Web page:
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4:00 PM Mon, Sept. 24th

Editorial: Random thoughts on a not-so random day

FILE - In this Sept. 11, 2011, file photo, people in Arnold, Mo., touch a steel beam from the World Trade Center mounted on a memorial at the Arnold Recreation Center to victims of the 9/11 terrorist attacks. Pieces of steel from the twin towers have been parceled out to all 50 states and eight countries for memorials and museum exhibits and were used in the construction of the U.S. Navy ship USS New York. Of 2,200 pieces of steel preserved in an airplane hangar in New York City, there are fewer than 30 left. (David Carson/St. Louis Post-Dispatch via AP, File)

FILE - In this Sept. 11, 2011, file photo, people in Arnold, Mo., touch a steel beam from the World Trade Center mounted on a memorial at the Arnold Recreation Center to victims of the 9/11 terrorist attacks. Pieces of steel from the twin towers have been parceled out to all 50 states and eight countries for memorials and museum exhibits and were used in the construction of the U.S. Navy ship USS New York. Of 2,200 pieces of steel preserved in an airplane hangar in New York City, there are fewer than 30 left. (David Carson/St. Louis Post-Dispatch via AP, File)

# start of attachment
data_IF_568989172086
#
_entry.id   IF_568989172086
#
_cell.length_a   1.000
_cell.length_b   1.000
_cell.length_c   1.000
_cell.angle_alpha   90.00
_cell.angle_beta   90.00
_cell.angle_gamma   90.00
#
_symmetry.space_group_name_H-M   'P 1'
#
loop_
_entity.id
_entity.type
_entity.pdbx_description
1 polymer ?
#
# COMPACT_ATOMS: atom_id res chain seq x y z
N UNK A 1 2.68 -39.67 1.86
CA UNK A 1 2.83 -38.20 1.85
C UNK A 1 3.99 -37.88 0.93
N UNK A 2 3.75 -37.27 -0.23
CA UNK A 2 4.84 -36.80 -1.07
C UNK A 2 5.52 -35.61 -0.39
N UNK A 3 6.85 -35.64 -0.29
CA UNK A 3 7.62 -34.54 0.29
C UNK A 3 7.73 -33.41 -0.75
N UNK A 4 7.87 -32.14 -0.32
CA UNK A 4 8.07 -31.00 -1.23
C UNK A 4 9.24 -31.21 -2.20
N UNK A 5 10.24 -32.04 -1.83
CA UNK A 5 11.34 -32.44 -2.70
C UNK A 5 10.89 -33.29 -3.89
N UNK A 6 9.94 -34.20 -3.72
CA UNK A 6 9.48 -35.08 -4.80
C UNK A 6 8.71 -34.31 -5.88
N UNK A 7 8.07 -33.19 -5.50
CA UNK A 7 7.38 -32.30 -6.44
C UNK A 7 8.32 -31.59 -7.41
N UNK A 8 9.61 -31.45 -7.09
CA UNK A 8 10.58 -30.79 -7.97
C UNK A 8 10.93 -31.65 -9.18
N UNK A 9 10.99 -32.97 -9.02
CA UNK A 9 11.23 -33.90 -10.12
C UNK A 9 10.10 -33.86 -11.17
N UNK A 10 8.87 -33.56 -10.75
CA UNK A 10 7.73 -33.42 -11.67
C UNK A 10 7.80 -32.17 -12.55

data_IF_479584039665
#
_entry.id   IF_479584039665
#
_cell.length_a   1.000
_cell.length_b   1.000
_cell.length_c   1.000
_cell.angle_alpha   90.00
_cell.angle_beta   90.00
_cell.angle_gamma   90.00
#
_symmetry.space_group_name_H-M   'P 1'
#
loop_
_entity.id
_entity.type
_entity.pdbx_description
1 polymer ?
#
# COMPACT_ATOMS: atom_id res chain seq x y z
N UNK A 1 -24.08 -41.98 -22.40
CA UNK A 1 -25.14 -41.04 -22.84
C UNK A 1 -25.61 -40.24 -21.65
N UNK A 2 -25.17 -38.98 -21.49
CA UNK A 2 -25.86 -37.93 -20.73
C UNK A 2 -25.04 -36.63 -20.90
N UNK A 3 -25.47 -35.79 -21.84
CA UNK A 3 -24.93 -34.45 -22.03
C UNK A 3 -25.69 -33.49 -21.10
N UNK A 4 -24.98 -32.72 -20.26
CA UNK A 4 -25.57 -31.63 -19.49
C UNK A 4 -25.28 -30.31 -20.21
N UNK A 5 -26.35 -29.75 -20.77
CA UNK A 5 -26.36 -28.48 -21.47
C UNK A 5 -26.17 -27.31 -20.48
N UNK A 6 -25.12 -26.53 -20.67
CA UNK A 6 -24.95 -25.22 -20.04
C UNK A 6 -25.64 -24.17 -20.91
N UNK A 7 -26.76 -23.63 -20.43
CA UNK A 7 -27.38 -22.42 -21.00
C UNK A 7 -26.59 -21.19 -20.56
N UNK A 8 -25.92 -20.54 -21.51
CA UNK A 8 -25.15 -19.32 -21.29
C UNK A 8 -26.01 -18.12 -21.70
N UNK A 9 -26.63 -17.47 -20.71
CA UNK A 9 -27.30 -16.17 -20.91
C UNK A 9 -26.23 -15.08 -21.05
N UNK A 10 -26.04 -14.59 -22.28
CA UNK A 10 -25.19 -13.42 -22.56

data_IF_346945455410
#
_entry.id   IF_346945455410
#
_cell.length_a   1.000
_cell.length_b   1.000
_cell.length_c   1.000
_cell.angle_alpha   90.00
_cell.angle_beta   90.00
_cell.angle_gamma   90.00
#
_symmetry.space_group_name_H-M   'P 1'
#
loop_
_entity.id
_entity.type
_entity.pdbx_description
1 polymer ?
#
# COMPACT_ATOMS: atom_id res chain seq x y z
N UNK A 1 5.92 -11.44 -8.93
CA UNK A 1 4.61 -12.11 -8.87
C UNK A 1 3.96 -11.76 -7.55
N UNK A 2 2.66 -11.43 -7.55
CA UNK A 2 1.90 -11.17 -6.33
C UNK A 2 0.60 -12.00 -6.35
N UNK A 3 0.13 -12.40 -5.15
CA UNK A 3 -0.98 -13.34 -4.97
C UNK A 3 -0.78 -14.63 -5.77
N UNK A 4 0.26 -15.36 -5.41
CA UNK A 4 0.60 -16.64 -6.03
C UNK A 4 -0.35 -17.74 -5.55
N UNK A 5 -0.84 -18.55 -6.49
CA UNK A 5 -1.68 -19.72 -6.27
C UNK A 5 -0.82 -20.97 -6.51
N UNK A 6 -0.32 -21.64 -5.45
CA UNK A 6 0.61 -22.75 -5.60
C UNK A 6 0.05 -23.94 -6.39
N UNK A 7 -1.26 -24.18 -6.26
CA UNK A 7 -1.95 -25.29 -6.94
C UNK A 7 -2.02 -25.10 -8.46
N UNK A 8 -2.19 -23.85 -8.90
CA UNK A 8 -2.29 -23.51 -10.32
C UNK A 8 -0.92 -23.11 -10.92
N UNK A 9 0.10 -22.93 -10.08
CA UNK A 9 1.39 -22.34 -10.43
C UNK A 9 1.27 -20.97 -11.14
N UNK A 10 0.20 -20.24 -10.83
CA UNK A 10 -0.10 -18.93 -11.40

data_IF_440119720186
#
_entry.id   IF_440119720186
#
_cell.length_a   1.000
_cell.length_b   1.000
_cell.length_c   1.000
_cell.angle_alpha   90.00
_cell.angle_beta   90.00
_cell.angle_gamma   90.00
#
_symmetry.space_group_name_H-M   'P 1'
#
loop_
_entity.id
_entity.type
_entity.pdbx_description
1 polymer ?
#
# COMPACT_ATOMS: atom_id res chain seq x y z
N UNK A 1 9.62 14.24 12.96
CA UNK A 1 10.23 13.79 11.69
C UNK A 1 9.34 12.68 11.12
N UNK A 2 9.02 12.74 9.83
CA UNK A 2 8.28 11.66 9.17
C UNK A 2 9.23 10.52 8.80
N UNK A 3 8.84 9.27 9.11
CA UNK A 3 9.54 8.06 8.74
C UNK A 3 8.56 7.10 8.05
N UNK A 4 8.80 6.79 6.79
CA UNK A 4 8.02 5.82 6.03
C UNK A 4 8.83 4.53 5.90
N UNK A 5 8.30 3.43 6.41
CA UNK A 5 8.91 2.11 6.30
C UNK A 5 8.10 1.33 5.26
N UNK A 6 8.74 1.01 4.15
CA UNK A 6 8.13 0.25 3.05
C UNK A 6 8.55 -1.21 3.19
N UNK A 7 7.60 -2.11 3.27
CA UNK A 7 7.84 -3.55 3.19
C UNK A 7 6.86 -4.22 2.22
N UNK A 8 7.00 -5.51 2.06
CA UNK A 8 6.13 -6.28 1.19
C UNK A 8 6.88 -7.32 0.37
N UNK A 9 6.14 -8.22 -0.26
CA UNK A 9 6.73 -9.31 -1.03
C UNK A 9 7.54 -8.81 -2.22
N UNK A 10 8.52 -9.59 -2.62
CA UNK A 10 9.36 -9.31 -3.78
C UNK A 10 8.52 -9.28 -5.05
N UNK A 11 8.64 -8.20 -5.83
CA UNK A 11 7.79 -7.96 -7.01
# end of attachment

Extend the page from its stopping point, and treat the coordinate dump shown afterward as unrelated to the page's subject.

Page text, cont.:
As I listened to our newsroom staff share where they were on Sept. 11, 2001, I realized we all have a story to tell. And that none of us will ever forget that day.I also realized that we needed a strong front page story - one of hope and rebirth. The staff came up with a unique one that involves birth, so we got close!We look at two area babies, now teenagers, who were born that day. I can't imagine giving birth to a new life on a day that seemed to be the end of life as we knew it. As one father said, "It was very surreal to be confronted with that situation immediately after one of the happiest occasions in our lives." Of course, I remember what I was doing when I heard the news - I was living in California and working for a large daily newspaper. I was driving down the 91 into Riverside when my favorite radio deejays stopped being hilarious and started sobbing. They had a television in their studio and couldn't put together a coherent word for several minutes...then they started describing what they were seeing.I raced into my office to find coworkers gathered around our televisions. I called my husband, who was watching at his workplace, too. People were being evacuated from skyscrapers in downtown Los Angeles.My thoughts went to my entire family, who lived in Maryland and Pennsylvania. They were spread out - two hours from the Shanksville crash, one hour from the Pentagon and 10 minutes from Camp David. When I finally reached my sister that night, she was scared and nervous. "The jets are buzzing the house without stopping - the windows keep shaking." Because our hometown was at the base of the mountain where Camp David is, military jets patrolled the area for days after the attacks.For some reason, I felt guilty I was not there for my family. Everyone was safe, but that guilt lingered. Strange how you feel during a crisis.MemorialFourteen years in the making, the Flight 93 National Memorial in Shanksville uses photos, video, artifacts and interactive displays to tell the story of Flight 93, the only jetliner among the four commandeered by terrorists that failed to reach its intended target on Sept. 11, 2001. The money for the visitor center complex was raised from 120,000 private donors, along with contributions from the state and the federal government. Officials project attendance will rise from 300,000 per year to around 500,000, according to the Associated Press. Development of the center is nearly complete, with only the planned Tower of Voices, a 93-foot structure with 40 wind chimes, still to be built.Did you know?In an airplane hangar at New York's Kennedy Airport, fewer than 30 pieces of steel remain from the debris recovered after terrorists flew hijacked planes into the World Trade Center's twin towers on Sept. 11, 2001. Even 14 years after the attacks, applications are still pending for the pieces of metal - mostly for memorials and museum exhibits - and some pieces found a new home as recently as last week in New Hampshire, Massachusetts and Florida, according to a recent Associated Press story."The artifacts can be found anchoring memorials or museum exhibits in all 50 states and eight countries: Germany, Canada, Brazil, South Korea, The United Kingdom, Afghanistan, China and Ireland. The Port Authority of New York and New Jersey oversees the artifact program, reviewing applications and parceling out the steel and other items to about 1,500 individual nonprofit groups, governments or museums so far. The artifact must be available for the public to view it."Fewer than 30 pieces of steel, including pieces of rail tracks, remain. Fewer than 70 other artifacts such as clothing or toys also remain in Hangar 17 at Kennedy Airport."Just some random thoughts for you about today that I wanted to share.Have a blessed day, dear readers.Robin Layton, editorFollow Robin Layton on Twitter @RobinLaytonAZ. Reach her at 928-445-3333 ext. 1095, rlayton@prescottaz.com or 928-533-7941.